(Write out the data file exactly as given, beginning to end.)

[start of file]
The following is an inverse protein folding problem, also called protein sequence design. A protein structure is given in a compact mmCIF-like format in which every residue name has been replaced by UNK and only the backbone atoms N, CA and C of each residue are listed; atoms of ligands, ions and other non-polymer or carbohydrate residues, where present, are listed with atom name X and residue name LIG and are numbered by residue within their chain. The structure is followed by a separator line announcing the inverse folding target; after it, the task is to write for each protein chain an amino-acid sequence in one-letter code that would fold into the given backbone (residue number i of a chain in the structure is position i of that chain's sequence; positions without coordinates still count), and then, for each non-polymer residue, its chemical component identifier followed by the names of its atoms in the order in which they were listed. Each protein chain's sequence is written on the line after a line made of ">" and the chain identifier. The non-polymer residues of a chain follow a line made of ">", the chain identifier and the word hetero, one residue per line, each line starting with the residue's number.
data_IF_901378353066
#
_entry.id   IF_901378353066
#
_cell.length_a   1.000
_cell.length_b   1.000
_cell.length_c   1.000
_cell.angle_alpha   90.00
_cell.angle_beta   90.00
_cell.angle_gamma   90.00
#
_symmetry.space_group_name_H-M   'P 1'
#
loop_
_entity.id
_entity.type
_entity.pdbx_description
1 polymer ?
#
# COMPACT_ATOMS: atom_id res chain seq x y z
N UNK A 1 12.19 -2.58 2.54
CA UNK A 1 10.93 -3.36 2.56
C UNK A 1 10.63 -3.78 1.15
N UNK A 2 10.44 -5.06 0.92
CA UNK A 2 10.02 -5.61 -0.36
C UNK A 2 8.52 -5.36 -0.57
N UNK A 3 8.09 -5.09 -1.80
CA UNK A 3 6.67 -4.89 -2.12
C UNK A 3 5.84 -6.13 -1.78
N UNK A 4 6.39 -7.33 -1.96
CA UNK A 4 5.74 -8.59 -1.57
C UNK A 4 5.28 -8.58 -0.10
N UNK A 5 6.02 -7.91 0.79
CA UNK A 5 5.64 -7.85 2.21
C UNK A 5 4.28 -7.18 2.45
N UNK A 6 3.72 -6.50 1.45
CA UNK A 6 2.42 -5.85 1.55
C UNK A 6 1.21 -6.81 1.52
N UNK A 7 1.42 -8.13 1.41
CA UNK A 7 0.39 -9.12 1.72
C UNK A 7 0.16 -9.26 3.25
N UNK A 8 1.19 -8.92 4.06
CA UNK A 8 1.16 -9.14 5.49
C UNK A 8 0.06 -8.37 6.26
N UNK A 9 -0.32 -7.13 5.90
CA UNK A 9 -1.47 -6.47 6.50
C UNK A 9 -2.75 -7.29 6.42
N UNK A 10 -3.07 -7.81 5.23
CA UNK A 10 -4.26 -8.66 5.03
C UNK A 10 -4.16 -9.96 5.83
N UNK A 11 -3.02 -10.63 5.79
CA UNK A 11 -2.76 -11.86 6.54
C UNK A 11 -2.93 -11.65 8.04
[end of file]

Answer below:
The following is an inverse protein folding problem, also called protein sequence design. A protein structure is given in a compact mmCIF-like format in which every residue name has been replaced by UNK and only the backbone atoms N, CA and C of each residue are listed; atoms of ligands, ions and other non-polymer or carbohydrate residues, where present, are listed with atom name X and residue name LIG and are numbered by residue within their chain. The structure is followed by a separator line announcing the inverse folding target; after it, the task is to write for each protein chain an amino-acid sequence in one-letter code that would fold into the given backbone (residue number i of a chain in the structure is position i of that chain's sequence; positions without coordinates still count), and then, for each non-polymer residue, its chemical component identifier followed by the names of its atoms in the order in which they were listed. Each protein chain's sequence is written on the line after a line made of ">" and the chain identifier. The non-polymer residues of a chain follow a line made of ">", the chain identifier and the word hetero, one residue per line, each line starting with the residue's number.
data_IF_901378353066
#
_entry.id   IF_901378353066
#
_cell.length_a   1.000
_cell.length_b   1.000
_cell.length_c   1.000
_cell.angle_alpha   90.00
_cell.angle_beta   90.00
_cell.angle_gamma   90.00
#
_symmetry.space_group_name_H-M   'P 1'
#
loop_
_entity.id
_entity.type
_entity.pdbx_description
1 polymer ?
#
# COMPACT_ATOMS: atom_id res chain seq x y z
N UNK A 1 12.19 -2.58 2.54
CA UNK A 1 10.93 -3.36 2.56
C UNK A 1 10.63 -3.78 1.15
N UNK A 2 10.44 -5.06 0.92
CA UNK A 2 10.02 -5.61 -0.36
C UNK A 2 8.52 -5.36 -0.57
N UNK A 3 8.09 -5.09 -1.80
CA UNK A 3 6.67 -4.89 -2.12
C UNK A 3 5.84 -6.13 -1.78
N UNK A 4 6.39 -7.33 -1.96
CA UNK A 4 5.74 -8.59 -1.57
C UNK A 4 5.28 -8.58 -0.10
N UNK A 5 6.02 -7.91 0.79
CA UNK A 5 5.64 -7.85 2.21
C UNK A 5 4.28 -7.18 2.45
N UNK A 6 3.72 -6.50 1.45
CA UNK A 6 2.42 -5.85 1.55
C UNK A 6 1.21 -6.81 1.52
N UNK A 7 1.42 -8.13 1.41
CA UNK A 7 0.39 -9.12 1.72
C UNK A 7 0.16 -9.26 3.25
N UNK A 8 1.19 -8.92 4.06
CA UNK A 8 1.16 -9.14 5.49
C UNK A 8 0.06 -8.37 6.26
N UNK A 9 -0.32 -7.13 5.90
CA UNK A 9 -1.47 -6.47 6.50
C UNK A 9 -2.75 -7.29 6.42
N UNK A 10 -3.07 -7.81 5.23
CA UNK A 10 -4.26 -8.66 5.03
C UNK A 10 -4.16 -9.96 5.83
N UNK A 11 -3.02 -10.63 5.79
CA UNK A 11 -2.76 -11.86 6.54
C UNK A 11 -2.93 -11.65 8.04